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    WIPO: Positions Locked On Protection Of Genetic Resources; Experts To The Rescue

    Published on 5 February 2013 @ 2:40 pm

    By , Intellectual Property Watch

    Delegates attending the World Intellectual Property Organization’s committee on genetic resources this week restated their long-held positions on the issue at the start of the meeting yesterday before letting a secluded expert group try to bridge gaps.

    The WIPO Intergovernmental Committee on Genetic Resources, Traditional Knowledge and Folklore (IGC) is meeting from 4-8 February.

    In a long opening statement, IGC Chair Wayne McCook of Jamaica presented the work agenda for the week. He said an expert group would work on improving the current consolidated text inherited from the last session of the IGC on genetic resources, in February 2012, and the group’s revised text would be presented to plenary three times during the week.

    Three facilitators are expected to help with the drafting process: Ian Goss from Australia, Emmanuel Sackey from the African Regional Intellectual Property Organization, and Biswajit Dhar from India.

    New Document Calls for Study on Benefits and Cost Related to Disclosure

    On 4 February, a new working document [pdf] was submitted by the delegations of Canada, Japan, South Korea and the United States. The document is a proposal for the terms of reference for the study by the WIPO secretariat on measures related to the avoidance of the erroneous grant of patents and compliance with existing access and benefit-sharing systems.

    The study requests the WIPO secretariat with the involvement of the WIPO chief economist to update the WIPO Technical Study on Patent Disclosure Requirements Related to Genetic Resources and Traditional Knowledge, with information regarding disclosure requirements and related access and benefit sharing (ABS) system that have been implemented by WIPO members.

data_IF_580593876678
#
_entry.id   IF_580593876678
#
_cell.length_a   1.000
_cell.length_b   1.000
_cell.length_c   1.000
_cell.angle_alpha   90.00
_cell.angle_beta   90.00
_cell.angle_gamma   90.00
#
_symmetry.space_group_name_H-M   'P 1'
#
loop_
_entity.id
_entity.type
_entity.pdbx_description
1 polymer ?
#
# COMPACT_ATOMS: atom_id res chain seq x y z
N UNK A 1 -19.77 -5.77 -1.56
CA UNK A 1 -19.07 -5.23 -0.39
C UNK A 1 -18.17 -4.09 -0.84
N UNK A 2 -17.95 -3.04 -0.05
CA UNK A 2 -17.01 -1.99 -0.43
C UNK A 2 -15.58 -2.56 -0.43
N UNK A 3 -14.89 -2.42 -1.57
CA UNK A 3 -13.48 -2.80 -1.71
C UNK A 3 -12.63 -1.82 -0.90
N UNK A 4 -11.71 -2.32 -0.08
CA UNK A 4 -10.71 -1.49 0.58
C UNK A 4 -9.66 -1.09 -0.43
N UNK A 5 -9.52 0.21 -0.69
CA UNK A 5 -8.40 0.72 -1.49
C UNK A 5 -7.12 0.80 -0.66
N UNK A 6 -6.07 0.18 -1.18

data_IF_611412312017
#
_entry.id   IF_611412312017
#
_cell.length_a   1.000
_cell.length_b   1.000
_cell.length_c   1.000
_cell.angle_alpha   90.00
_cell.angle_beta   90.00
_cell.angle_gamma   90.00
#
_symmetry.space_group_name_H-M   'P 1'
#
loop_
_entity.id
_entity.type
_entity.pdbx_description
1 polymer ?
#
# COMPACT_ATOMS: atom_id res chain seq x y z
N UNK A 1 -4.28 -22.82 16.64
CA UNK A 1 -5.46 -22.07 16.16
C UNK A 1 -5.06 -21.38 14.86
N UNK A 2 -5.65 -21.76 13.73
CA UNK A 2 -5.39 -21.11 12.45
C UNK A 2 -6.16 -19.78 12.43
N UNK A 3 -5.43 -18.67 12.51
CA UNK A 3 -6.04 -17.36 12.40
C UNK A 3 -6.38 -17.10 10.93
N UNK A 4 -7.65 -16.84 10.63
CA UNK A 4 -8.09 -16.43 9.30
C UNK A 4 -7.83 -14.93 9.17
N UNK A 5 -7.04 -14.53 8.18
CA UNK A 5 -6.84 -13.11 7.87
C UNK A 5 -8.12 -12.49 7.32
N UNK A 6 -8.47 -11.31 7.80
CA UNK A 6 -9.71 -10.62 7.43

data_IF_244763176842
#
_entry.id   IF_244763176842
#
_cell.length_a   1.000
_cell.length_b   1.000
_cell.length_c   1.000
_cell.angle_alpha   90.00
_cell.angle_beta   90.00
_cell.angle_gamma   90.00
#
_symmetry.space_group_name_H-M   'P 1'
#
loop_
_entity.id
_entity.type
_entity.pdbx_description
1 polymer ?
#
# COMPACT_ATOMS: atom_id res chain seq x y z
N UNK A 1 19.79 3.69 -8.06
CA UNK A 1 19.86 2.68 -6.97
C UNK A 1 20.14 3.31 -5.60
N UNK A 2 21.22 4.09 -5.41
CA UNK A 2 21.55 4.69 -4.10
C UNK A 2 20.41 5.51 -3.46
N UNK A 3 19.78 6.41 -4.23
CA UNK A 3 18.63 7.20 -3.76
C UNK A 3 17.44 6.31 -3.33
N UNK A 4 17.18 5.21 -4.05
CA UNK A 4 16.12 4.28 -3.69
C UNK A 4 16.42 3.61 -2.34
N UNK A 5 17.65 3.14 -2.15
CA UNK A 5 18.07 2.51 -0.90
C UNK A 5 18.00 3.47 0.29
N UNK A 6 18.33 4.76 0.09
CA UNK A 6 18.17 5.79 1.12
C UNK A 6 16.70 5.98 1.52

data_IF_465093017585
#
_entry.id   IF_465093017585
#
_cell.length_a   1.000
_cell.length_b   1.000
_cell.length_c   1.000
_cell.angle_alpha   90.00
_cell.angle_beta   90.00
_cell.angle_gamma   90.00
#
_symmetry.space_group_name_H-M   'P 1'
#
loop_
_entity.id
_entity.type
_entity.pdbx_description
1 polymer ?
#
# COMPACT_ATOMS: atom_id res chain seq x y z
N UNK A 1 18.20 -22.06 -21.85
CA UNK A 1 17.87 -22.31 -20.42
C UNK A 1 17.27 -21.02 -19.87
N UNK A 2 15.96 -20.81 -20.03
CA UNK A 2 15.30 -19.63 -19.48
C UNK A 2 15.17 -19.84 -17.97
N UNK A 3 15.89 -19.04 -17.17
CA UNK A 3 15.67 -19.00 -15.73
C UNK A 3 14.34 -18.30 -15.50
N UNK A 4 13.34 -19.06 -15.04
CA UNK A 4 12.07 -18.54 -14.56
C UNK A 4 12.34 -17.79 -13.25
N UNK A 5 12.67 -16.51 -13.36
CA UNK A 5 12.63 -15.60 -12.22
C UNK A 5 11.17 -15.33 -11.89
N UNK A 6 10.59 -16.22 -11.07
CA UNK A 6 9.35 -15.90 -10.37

The study is expected to analyse benefits received by provider countries due to disclosure requirements and related ABS systems, costs to national offices/jurisdictions resulting from a disclosure requirement, and costs associated with a disclosure requirement and related requirements, such as prior informed consent and mutually agreed terms, to patent applicants.

    At the end of the February 2012 IGC meeting on genetic resources, the United States said it had requested in plenary sessions that the WIPO secretariat conduct a study on how existing mandatory disclosure mechanisms fulfil access and benefit sharing. This request, supported by Japan and South Korea, was met with reluctance by a number of developing countries, which said ample evidence had already been collected over the years (IPW, WIPO, 23 February 2012).

    IGC Chair Intent on Closed Informal Negotiations

    In what appeared to be a new method to advance the drafting process, McCook told members, “I ask that the integrity and informality of smaller expert group be respected and maintained,” adding that it was important that the experts feel they have the freedom to make suggestions and comments not on the basis of attribution and without being held to a national position for such interventions. Experts testing ideas in the expert group should not be reading their tested ideas in the media the following day, he said.

    “It stands to reason that if one expert were to feel that this exchange would be treated as a formal intervention and be reported or reflected on as such it would chill the exchange and therefore defeat or undermine the process of a frank and full discussion among experts,” he said, indicating that no transmission would be made of those expert consultations.

    “In the event this approach is not observed, I reserve the right to seek the IGC’s consent to take such actions as may be necessary,” he said, adding that the process could revert to negotiations in plenary, which have not led to much progress in the past.

    Marathon Round of Comments on Text before Drafting Session

    On the opening afternoon, delegates were pressed by the chair to produce comments on the consolidated document, which is currently composed of policy objectives, and nine articles.

    Delegates stood fast to their usual positions, with a clear divide between countries on the issue of the mandatory disclosure of origin of genetic resources in patent applications. Developing countries that took the floor, such as Brazil, China, Nigeria and Peru, expressed strong support for an effective mandatory disclosure, while developed countries, such as the United States, Japan, Canada and South Korea adopted a clear opposite view.

    Developing countries are also in favour of a binding international legal instrument.